My giro is a lovely bike and a pleasure to be out on.

Hope that is of use.
post edited by nobby - 2009/02/07 12:53:59

'03 Giro 20 - pea green
'03 Brompton C3/M6 - red
'09 Trice - black
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RE: Wanted: Your Story! 2009/03/11 20:54:49 (permalink)
Hey mike,  I  was the guy that rode the corsa with pink rear wheel cover at sebring.  I think you helped me get my front wheel on before the race-Thanks.   This may sound crazy, but the night before I helped a mexican get his friend out of jail at the sherifs dept.  He was next door at my motel and pleaded with me to drive him to jail to bail out his friend so they could both work next day. WE sat in station till 11:30 at night and i got back at 12. I just barely got to race on time . Yich!
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RE: Wanted: Your Story! 2009/03/18 11:54:52 (permalink)
I've been riding and racing bikes since 1973.  I was a Pennsylvania rider that raced in road races,criteriums,track events. Retired from racing in 1984-cat. 2. Didn't win too much but could hold my own with best amateurs. Started framebuilding in 1980-road frames. Built first recumbent frame in 1985 in Gainesville,Fla. Long wheelbase design. Put full cardboard fairing on in 1986 and I found the true potential of recumbent. I was able to ride a 10 mile rolling time trial at 33to 39 mph. Downhills were scarey fast but crosswinds were bad. I dreamed of building a recumbent to hit 65 m.p.h. but Freddy Markham did it first. I then designed a short wheelbase recumbent in 1999 like the Bachetta giro but with narrow bars. I was trying to create the best all round recumbent that could climb. Guess what? I found that Bachetta has created the finest recumbents in the world that can do it all!  I came down to Gainesville Fla. in Feb. this year to ride Sebring 12 hr. event on my homebuilt bike. I ended up buying a used Corsa in a shop and it was faster than my machine so I rode at sebring with only one an a half weeks of use. I rode 124.1 miles easily and only quit due to bad right knee cramp. I had still 5 hrs. left roughly.   The Bachetta guys were very helpful and fast  and I plan to be back next year to crank out over 200 miles in 12 hrs.  I've ridden just about all the recumbents out there and for performance and comfort , Bachetta is no. 1 !  I look forward to racing more with the Bachetta gang.   Keep riding.  David S. Vetterlein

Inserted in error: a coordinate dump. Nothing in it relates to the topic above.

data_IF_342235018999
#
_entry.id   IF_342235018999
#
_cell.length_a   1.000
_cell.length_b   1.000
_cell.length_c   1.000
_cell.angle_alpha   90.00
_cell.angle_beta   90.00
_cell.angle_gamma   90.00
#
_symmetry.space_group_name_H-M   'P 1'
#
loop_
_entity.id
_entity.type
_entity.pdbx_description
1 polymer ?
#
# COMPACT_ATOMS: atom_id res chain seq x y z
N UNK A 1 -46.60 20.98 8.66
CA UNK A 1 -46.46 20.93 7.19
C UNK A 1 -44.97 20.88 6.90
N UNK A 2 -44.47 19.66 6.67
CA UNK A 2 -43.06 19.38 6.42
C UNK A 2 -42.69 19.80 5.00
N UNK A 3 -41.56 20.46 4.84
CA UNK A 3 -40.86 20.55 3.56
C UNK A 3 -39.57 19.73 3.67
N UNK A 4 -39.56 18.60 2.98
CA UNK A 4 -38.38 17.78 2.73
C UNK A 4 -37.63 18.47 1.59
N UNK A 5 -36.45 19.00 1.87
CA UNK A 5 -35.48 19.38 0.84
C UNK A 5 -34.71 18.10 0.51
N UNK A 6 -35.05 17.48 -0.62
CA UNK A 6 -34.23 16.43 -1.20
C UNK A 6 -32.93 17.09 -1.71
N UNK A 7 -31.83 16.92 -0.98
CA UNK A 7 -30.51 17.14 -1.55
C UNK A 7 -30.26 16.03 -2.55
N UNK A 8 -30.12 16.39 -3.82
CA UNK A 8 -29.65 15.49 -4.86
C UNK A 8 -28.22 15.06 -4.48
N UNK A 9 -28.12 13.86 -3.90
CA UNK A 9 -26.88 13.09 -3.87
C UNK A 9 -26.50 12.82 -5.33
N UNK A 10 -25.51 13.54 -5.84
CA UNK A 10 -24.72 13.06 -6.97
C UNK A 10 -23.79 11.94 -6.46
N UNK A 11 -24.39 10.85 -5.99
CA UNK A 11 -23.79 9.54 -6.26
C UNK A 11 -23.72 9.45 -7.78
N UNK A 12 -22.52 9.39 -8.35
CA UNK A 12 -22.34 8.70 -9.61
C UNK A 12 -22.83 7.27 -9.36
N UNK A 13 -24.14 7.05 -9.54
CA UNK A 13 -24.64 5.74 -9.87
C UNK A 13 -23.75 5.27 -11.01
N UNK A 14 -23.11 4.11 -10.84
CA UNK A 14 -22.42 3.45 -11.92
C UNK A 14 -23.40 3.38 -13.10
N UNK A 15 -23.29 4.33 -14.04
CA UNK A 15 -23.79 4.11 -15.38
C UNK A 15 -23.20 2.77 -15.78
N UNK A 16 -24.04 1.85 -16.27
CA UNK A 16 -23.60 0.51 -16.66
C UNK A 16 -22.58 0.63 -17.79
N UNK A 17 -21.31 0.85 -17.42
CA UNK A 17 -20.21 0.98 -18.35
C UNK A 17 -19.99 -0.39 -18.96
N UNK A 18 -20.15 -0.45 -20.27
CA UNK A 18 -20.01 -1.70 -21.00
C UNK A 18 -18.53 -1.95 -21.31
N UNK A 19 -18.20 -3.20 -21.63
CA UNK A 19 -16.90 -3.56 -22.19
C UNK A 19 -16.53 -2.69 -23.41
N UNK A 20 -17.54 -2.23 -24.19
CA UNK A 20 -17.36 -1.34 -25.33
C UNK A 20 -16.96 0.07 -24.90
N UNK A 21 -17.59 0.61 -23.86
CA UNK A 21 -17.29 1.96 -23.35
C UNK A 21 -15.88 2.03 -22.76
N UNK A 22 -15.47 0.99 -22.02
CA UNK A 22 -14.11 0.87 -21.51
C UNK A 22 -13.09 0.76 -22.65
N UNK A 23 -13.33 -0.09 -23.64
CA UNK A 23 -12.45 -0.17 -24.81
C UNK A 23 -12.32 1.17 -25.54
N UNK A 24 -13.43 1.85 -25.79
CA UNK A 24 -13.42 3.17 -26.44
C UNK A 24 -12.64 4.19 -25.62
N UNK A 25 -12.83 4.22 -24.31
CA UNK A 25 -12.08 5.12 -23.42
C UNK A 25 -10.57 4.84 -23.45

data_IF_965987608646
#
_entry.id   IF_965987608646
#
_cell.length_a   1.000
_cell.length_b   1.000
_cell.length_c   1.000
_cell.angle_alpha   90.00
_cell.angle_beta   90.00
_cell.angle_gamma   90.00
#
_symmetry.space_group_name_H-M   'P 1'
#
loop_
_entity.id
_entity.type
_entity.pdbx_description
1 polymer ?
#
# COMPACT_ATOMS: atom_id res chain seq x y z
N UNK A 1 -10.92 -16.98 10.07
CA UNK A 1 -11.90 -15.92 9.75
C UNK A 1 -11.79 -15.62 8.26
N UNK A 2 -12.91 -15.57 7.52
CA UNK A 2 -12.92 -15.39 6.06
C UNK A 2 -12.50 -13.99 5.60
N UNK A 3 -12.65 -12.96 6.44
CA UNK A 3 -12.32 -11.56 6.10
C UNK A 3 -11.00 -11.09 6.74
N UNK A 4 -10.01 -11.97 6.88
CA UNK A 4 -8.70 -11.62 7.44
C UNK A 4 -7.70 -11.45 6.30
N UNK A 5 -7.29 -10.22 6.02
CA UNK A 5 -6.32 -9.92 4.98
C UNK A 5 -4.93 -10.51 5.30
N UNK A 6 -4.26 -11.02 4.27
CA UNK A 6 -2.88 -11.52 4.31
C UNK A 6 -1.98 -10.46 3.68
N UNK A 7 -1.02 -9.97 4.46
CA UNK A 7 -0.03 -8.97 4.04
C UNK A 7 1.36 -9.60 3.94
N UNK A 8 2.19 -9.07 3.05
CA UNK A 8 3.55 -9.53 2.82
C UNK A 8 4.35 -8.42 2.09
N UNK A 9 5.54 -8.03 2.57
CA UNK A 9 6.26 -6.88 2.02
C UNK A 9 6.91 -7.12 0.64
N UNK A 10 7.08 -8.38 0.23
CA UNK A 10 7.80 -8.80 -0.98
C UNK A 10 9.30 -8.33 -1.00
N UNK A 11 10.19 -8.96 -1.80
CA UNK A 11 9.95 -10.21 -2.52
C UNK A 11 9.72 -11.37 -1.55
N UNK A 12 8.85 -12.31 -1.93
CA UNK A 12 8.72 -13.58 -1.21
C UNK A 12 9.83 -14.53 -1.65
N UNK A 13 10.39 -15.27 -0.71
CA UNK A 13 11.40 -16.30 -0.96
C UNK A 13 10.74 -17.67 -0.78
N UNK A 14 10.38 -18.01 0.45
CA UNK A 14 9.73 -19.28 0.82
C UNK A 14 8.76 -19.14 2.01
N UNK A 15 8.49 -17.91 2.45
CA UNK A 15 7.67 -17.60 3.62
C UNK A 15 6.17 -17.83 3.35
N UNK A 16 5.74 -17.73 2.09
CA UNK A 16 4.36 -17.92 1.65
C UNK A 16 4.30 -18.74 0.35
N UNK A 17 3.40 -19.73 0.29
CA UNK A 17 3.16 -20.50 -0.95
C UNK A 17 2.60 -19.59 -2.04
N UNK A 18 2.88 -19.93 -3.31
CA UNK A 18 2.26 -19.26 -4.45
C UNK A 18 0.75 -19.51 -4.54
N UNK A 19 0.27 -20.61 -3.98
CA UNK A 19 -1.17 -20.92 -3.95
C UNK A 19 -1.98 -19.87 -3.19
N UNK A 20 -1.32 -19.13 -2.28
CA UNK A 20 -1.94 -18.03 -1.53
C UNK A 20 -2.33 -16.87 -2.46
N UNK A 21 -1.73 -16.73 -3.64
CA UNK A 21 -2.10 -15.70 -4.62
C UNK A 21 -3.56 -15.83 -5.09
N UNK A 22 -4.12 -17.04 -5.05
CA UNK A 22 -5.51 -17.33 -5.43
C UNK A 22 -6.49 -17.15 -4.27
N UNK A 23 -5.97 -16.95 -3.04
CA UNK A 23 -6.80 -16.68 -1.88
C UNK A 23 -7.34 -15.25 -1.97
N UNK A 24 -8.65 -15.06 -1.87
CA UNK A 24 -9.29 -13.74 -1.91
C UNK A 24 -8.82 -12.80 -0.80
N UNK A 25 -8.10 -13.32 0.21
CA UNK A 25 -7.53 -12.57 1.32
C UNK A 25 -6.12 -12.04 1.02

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Just like being pulled 2009/04/20 07:50:00 (permalink)